Gronkowskis are gifts that keep on giving

The brothers Gronkowski: Rob (left), Dan and Chris, are the fourth trio of siblings to play in the NFL at the same time since the 1920s. Getty Images

AMHERST, N.Y. -- Diane Gronkowski put the finishing touches on a Christmas Eve prime-rib dinner for her family. They were going to sit down for a pleasant meal and then go to church.

Her five young sons, jacked up on yuletide excitement, burned off some energy with one of their favorite basement games. They crouched over mini hockey sticks, scampered about and thwacked at a spongy ball -- and the occasional body part.

"I just remember opening the door and saying, 'Come on up for dinner!' " Diane recalled.

Glenn, the youngest and 4 years old at the time, was the first to greet his mother atop the stairs with what she described as "this hole in his chin."

"I got woozy," said Gordy Gronkowski, the father. "It was split pretty good. You could see right into it."

Instead of piling into the car for Christmas mass at St. Gregory the Great, the Gronkowskis diverted their evening through Millard Fillmore Suburban Hospital.

The bloody scene wasn't typical for Christmas, but it was a relatively routine day at the Gronkowski house in Buffalo's northern outskirts.

"So we didn't have dinner. We didn't go to church," Diane said. "What are you going to do? I couldn't get wound up about those things, or I wouldn't have been able to handle them. I would have had to stop with one."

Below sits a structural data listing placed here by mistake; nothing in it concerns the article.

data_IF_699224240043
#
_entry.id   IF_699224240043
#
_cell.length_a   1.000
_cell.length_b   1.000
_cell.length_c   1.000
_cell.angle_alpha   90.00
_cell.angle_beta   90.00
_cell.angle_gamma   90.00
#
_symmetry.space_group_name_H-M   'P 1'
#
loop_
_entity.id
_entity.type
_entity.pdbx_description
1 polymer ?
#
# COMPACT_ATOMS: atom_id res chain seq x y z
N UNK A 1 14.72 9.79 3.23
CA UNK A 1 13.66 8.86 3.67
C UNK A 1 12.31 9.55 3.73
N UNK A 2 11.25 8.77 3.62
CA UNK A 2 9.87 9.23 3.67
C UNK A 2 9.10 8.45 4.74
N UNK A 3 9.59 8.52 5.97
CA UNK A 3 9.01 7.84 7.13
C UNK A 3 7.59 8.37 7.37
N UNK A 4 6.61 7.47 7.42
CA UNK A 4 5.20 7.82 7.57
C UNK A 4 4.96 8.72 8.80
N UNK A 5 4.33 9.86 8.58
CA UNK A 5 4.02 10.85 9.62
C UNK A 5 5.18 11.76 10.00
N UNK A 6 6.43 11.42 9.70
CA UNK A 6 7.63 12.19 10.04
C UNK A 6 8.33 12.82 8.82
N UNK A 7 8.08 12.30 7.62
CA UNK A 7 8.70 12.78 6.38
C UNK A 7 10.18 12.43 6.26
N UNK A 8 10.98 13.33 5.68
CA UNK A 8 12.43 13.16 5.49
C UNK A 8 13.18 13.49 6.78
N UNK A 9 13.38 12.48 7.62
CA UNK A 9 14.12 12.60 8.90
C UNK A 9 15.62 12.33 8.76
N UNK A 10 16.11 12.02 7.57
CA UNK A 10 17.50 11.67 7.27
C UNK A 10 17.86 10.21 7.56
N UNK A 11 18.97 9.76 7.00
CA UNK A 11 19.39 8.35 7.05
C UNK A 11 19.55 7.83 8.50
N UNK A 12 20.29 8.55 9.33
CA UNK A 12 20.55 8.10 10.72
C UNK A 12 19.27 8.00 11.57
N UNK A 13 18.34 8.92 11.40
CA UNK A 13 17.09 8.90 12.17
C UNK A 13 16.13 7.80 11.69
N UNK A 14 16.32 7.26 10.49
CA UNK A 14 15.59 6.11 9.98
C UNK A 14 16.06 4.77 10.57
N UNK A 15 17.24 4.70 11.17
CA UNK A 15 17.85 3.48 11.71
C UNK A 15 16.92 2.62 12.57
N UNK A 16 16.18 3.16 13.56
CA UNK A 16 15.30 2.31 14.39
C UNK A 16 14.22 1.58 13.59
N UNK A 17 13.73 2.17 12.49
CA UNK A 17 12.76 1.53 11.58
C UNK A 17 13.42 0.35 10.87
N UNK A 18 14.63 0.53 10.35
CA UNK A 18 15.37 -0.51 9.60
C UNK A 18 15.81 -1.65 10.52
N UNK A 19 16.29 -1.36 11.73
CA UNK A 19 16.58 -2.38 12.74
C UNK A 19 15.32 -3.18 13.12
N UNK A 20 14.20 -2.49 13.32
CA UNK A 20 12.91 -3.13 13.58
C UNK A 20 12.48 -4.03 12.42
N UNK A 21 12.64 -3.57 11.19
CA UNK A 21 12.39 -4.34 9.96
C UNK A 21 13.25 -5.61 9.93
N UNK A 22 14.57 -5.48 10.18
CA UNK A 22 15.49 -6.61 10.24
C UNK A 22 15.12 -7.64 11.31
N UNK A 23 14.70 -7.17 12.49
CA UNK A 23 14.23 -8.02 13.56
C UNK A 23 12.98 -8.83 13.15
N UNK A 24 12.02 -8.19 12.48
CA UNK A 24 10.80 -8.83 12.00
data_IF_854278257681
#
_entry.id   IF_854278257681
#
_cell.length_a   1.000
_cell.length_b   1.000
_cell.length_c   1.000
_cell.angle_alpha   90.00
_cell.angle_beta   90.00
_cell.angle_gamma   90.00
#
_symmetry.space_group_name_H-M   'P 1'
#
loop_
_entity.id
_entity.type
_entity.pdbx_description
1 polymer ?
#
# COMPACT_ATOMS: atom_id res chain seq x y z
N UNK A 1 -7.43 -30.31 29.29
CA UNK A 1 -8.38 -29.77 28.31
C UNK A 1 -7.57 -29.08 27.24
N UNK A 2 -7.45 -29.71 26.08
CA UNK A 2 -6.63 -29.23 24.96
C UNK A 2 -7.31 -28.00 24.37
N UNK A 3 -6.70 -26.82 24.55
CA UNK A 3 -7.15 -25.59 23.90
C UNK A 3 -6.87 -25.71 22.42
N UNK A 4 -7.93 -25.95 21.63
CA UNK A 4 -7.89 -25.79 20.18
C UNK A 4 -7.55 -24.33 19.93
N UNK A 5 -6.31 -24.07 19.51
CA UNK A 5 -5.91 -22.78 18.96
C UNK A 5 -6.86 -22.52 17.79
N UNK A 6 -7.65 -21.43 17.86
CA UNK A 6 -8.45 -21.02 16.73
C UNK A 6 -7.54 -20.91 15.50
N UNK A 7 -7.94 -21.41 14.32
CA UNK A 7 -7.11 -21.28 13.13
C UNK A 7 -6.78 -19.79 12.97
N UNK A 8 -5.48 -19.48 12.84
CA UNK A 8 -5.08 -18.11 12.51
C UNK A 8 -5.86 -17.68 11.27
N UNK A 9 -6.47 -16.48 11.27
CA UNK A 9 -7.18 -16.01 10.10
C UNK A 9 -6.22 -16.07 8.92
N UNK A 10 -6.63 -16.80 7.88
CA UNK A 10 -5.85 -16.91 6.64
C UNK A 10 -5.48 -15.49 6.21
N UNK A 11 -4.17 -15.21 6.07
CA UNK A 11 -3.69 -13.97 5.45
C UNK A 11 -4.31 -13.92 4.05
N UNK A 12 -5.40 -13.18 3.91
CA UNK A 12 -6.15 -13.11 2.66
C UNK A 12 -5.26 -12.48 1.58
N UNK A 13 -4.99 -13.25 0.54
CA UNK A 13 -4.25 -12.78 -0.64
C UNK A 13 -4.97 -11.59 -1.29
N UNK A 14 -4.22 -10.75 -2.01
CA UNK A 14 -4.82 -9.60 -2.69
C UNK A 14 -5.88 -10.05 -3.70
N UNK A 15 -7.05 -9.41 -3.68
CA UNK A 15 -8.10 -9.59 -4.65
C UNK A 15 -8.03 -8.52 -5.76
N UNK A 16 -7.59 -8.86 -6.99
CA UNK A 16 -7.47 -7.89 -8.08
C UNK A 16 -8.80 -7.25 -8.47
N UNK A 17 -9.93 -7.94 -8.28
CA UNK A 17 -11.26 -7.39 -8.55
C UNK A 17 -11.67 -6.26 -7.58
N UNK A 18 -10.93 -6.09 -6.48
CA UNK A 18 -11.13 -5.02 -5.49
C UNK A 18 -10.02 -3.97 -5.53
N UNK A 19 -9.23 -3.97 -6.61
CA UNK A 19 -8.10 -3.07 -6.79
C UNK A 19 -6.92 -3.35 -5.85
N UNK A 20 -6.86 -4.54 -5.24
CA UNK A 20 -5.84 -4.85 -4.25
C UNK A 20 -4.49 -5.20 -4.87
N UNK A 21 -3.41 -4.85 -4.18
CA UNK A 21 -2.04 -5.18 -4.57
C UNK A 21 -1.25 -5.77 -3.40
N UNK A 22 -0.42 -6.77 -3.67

As you can tell by checking out NFL rosters, Gordy and Diane Gronkowski didn't stop with one child. They had five, all of them boys, all of them successful athletes who saved their parents about $800,000 in college tuition, room and board.

Three sons -- Rob, Chris and Dan -- are in the NFL this year. The oldest, Gordie, has been playing professional baseball the past five seasons. The kid with the three-inch scar on his chin, Glenn, already has a full-ride football scholarship waiting for him.

"It's a great family story, one of the great family stories ever in sports," Glenn Gronkowski said. "To have five brothers be successful in sports is awesome."

Because it's difficult to follow the Gronkowskis without a scorecard, here's a handy lineup you can use for reference throughout the remainder of this story:

  • Gordy (with a y): Dad is a former Syracuse football player.

  • Diane: Mom isn't difficult to identify. She's the one who's always outnumbered.

  • Gordie (with an ie): The firstborn son is a 27-year-old pro baseball player. The former Angels draft pick plays first base in the Frontier League.

  • Dan: The injured Denver Broncos tight end will turn 26 next month and is in his second NFL season. He attended Maryland, where he was a Rhodes scholar nominee.

  • Chris: The Dallas Cowboys rookie fullback will turn 24 on Christmas. He has played every game and started six. He attended Maryland before transferring to Arizona.

  • Rob: The New England Patriots rookie tight end is 21 years old. He left Arizona a year early to enter the draft. He's tied for the team lead with seven receiving touchdowns.

  • GlennInsider: The youngest Gronkowski is a senior at Williamsville North High and will play football at Kansas State next year.

What a name, Gronkowski. It's no Smith or Jones or Thompson.